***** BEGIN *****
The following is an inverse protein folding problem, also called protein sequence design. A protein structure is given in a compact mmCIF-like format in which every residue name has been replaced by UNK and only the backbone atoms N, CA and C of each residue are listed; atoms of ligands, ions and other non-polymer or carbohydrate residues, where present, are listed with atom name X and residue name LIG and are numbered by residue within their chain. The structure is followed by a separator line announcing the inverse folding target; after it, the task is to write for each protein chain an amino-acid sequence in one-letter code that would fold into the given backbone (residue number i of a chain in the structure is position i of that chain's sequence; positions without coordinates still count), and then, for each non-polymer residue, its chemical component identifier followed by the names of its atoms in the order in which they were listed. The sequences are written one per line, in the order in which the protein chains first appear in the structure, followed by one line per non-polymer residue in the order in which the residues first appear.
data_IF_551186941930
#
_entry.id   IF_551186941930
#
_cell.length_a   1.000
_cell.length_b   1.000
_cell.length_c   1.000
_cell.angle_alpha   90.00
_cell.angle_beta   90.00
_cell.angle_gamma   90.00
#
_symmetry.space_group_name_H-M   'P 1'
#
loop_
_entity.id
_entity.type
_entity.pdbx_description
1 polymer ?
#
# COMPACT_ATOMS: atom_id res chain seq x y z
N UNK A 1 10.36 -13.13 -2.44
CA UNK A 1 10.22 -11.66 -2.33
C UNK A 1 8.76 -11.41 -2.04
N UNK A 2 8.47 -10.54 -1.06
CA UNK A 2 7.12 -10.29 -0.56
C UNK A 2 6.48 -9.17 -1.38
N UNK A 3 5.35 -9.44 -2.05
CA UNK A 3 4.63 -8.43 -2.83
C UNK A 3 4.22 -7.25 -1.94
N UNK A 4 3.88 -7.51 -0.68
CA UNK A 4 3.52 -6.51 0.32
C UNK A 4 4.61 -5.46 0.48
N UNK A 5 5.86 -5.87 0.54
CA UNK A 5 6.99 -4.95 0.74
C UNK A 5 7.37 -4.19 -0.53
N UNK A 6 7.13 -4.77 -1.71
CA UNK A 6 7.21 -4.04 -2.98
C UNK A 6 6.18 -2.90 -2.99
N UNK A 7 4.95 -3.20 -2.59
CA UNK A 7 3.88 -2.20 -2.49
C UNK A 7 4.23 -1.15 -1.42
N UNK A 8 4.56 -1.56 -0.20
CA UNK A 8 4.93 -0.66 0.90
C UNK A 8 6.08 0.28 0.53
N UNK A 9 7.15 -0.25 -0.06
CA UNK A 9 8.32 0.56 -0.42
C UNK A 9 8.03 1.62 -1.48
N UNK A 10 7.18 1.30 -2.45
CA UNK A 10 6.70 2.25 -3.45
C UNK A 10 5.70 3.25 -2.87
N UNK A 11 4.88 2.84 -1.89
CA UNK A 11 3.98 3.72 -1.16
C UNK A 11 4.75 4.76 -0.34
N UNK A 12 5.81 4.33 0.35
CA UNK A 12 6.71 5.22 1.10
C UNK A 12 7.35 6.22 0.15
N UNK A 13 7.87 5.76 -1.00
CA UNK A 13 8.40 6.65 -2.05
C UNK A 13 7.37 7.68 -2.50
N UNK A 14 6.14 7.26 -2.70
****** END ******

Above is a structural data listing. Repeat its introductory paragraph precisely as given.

The following is an inverse protein folding problem, also called protein sequence design. A protein structure is given in a compact mmCIF-like format in which every residue name has been replaced by UNK and only the backbone atoms N, CA and C of each residue are listed; atoms of ligands, ions and other non-polymer or carbohydrate residues, where present, are listed with atom name X and residue name LIG and are numbered by residue within their chain. The structure is followed by a separator line announcing the inverse folding target; after it, the task is to write for each protein chain an amino-acid sequence in one-letter code that would fold into the given backbone (residue number i of a chain in the structure is position i of that chain's sequence; positions without coordinates still count), and then, for each non-polymer residue, its chemical component identifier followed by the names of its atoms in the order in which they were listed. The sequences are written one per line, in the order in which the protein chains first appear in the structure, followed by one line per non-polymer residue in the order in which the residues first appear.